Stock investors, riveted by recent market gyrations, need to resist emotional responses and the herd mentality when investing, an expert in neuroeconomics and a financial adviser said Tuesday.
After tumbling 588 points, or 3.6 percent, Monday amid a global sell-off, the bellwether Dow Jones industrial average rebounded, climbing almost 3 percent late yesterday morning only to falter at the close, shedding 1.3 percent.
All too often, our embedded mental processes work against us as investors, said Paul J. Zak, director of the Center for Neuroeconomics Studies at Claremont Graduate University in California.
"We're highly social creatures," he said. "When we see other people doing things that seem like a good idea, we do it, too. [But] if everyone is drinking Kool-Aid laced with poison, that's not a good thing to do."
The investment equivalent could be selling when the market is down more than 1,000 points in an hour -- and missing the rebound. Or buying overpriced Internet stocks shortly before the tech bubble burst.
Zak proposed strategies designed to minimize the role of emotions when investing:
Buying low-cost index funds that offer diversification and allow investors to ride out market swings;
Handing the portfolio to an investment adviser who is less emotionally engaged in the outcome;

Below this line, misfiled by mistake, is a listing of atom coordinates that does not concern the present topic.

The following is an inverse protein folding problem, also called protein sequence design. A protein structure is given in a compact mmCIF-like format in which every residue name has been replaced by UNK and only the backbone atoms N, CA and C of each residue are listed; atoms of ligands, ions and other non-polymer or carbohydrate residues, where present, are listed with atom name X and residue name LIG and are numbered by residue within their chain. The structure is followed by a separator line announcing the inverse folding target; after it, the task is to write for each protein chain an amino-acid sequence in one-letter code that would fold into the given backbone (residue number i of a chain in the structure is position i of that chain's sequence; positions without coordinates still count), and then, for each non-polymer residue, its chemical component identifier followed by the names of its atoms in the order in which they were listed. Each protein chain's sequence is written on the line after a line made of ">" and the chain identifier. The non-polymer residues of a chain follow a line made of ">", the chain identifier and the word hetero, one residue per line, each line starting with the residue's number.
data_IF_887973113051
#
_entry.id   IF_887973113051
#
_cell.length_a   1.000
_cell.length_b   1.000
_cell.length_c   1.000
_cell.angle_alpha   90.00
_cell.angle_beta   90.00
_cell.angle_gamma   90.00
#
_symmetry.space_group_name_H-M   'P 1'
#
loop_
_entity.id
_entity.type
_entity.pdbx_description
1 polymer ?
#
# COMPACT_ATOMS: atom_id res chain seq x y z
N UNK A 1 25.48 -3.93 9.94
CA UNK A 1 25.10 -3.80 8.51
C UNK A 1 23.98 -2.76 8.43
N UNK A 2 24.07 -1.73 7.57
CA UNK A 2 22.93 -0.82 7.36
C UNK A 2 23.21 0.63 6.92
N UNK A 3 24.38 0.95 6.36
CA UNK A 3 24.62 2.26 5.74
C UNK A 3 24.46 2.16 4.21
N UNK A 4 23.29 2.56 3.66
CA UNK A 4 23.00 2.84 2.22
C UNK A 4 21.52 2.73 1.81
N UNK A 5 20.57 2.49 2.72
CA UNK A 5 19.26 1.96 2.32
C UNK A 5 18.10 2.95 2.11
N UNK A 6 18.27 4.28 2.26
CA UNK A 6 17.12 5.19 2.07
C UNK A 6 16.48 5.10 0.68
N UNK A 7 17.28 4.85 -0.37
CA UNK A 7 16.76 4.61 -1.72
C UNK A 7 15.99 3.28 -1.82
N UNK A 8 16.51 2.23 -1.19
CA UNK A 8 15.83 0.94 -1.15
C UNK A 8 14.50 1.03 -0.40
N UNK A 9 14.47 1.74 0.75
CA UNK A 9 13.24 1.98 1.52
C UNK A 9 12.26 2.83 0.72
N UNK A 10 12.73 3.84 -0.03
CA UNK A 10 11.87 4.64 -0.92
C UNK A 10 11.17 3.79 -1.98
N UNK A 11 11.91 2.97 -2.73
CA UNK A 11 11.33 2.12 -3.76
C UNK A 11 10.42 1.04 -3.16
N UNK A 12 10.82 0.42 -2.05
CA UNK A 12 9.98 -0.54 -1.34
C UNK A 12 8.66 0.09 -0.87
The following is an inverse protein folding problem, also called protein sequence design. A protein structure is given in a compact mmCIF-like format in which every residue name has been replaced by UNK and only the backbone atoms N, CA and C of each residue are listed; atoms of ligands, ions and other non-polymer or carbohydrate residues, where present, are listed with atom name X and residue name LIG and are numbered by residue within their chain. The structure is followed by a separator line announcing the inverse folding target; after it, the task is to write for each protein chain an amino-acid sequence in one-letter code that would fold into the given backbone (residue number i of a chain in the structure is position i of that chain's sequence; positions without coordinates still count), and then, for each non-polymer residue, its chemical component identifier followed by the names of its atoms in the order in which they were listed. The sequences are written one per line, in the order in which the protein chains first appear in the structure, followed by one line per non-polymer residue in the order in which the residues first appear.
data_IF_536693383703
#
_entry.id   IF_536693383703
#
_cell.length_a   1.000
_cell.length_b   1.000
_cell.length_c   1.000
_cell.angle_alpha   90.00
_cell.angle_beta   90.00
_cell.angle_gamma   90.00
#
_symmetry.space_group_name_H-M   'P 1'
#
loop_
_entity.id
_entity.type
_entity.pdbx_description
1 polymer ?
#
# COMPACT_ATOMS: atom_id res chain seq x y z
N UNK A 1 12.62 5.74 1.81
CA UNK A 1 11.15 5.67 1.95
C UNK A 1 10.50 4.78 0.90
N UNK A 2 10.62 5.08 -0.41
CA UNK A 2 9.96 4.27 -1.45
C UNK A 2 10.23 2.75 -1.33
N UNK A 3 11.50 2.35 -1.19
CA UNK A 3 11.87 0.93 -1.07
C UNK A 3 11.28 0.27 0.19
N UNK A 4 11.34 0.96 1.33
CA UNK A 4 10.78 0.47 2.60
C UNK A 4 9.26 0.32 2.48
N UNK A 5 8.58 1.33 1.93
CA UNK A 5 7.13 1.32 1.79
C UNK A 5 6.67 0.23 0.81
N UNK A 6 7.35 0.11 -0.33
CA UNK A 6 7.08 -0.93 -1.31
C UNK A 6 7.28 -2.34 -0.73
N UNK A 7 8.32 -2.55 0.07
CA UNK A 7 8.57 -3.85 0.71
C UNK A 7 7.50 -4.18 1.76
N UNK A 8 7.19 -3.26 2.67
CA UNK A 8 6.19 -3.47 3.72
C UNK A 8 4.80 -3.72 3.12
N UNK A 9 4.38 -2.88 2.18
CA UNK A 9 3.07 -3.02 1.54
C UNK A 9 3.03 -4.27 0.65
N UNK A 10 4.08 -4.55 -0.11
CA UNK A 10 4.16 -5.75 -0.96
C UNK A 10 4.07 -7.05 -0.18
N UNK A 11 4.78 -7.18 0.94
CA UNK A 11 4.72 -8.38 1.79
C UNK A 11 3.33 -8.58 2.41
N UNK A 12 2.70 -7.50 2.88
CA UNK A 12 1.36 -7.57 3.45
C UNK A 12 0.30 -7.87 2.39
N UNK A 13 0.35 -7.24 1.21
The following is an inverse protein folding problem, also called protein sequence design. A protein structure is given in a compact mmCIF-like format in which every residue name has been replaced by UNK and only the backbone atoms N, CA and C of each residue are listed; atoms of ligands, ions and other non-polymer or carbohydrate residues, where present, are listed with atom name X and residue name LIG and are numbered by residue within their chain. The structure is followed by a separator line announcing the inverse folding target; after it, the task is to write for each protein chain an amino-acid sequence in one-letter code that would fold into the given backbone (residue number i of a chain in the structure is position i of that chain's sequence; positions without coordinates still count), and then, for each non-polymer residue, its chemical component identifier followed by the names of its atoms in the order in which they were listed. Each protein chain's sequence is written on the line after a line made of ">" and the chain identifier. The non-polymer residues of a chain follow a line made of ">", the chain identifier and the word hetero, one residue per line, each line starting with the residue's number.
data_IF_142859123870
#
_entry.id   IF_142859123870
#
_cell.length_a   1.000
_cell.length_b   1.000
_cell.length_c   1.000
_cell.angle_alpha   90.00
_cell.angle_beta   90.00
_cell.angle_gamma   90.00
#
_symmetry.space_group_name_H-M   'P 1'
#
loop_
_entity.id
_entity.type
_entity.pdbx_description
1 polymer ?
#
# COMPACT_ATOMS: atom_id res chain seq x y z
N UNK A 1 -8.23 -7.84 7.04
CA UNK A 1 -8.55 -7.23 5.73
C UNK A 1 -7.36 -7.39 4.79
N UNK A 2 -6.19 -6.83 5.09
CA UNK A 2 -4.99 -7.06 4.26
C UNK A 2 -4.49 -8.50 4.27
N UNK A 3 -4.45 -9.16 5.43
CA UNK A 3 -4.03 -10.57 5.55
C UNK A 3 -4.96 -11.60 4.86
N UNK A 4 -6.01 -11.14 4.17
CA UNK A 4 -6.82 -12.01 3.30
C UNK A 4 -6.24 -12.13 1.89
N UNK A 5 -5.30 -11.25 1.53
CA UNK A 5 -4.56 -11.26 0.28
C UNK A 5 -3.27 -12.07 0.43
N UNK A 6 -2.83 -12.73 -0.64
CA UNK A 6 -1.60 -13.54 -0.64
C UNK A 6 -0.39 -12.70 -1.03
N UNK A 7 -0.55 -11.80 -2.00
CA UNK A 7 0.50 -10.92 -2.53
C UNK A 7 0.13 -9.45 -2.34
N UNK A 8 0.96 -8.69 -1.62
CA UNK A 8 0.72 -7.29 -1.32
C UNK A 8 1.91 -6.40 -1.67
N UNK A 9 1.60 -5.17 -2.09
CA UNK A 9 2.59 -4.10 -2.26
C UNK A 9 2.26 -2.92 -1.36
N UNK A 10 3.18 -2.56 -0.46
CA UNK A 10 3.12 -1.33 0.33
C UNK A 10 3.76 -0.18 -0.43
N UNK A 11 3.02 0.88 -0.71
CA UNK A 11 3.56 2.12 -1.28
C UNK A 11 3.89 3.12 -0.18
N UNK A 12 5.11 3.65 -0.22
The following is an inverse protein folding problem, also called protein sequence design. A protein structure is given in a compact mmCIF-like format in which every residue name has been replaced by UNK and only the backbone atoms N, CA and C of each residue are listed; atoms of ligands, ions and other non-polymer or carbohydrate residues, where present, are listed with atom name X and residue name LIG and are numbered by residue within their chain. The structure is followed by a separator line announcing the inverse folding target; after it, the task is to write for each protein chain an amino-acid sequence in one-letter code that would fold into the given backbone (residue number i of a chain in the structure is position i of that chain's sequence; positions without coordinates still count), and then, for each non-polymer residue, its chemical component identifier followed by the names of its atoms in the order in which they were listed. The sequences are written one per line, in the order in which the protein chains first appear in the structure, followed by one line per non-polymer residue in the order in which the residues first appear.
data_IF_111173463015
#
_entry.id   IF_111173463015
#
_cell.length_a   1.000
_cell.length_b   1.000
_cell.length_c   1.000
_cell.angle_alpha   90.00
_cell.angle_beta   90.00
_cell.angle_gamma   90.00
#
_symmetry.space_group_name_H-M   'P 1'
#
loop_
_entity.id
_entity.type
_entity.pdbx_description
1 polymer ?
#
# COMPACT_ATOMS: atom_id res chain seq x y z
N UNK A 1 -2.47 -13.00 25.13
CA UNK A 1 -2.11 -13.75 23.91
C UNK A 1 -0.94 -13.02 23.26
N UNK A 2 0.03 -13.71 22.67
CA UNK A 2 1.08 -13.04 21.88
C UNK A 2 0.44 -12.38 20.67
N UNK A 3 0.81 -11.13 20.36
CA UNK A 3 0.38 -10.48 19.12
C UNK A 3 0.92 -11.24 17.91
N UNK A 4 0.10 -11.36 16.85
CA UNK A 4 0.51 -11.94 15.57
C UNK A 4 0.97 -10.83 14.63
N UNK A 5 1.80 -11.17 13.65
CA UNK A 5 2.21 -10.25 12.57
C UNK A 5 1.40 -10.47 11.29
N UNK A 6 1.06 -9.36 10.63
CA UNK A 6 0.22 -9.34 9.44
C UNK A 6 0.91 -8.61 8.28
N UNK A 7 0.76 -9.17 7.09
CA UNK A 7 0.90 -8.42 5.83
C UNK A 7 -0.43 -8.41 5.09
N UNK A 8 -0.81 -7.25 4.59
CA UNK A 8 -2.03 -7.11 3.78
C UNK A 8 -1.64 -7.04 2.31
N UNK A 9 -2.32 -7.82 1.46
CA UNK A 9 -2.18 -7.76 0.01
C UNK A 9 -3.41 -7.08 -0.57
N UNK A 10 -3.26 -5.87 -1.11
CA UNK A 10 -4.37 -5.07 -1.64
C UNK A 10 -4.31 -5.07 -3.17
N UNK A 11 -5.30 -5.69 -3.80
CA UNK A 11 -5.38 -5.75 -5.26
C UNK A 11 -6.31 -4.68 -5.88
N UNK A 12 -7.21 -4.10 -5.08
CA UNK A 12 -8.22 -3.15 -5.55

Setting up rules in advance on when to buy and sell an equity based on a rational assessment of its value.
David H. Schwartz, a Great Neck financial adviser, said Tuesdaythat his firm, FCE Group, seeks to minimize investors' mental trauma by allocating a large portion of their portfolios -- often 50 percent -- to prosaic, but relatively safe, bonds.
"The whole concept of investing is to stay the course," he said. "The boring part of your portfolio [bonds] becomes your safety net."
For those in the equity markets, Zak said that resisting the pull of the herd can be difficult.
"Your brain gets stressed if you're taking the contrarian view," he said. "Professional traders have an advantage over individual traders because they've seen more market volatility."
Zak said he has three-quarters of his personal portfolio in index funds. For the part that he actively manages, Zak said that when he buys a stock, he writes down a forecast of at what level the equity would be fully priced.
"I'm not saying it always works," he said. "The problem with rules is you have to know when to break them. That's the trick in life."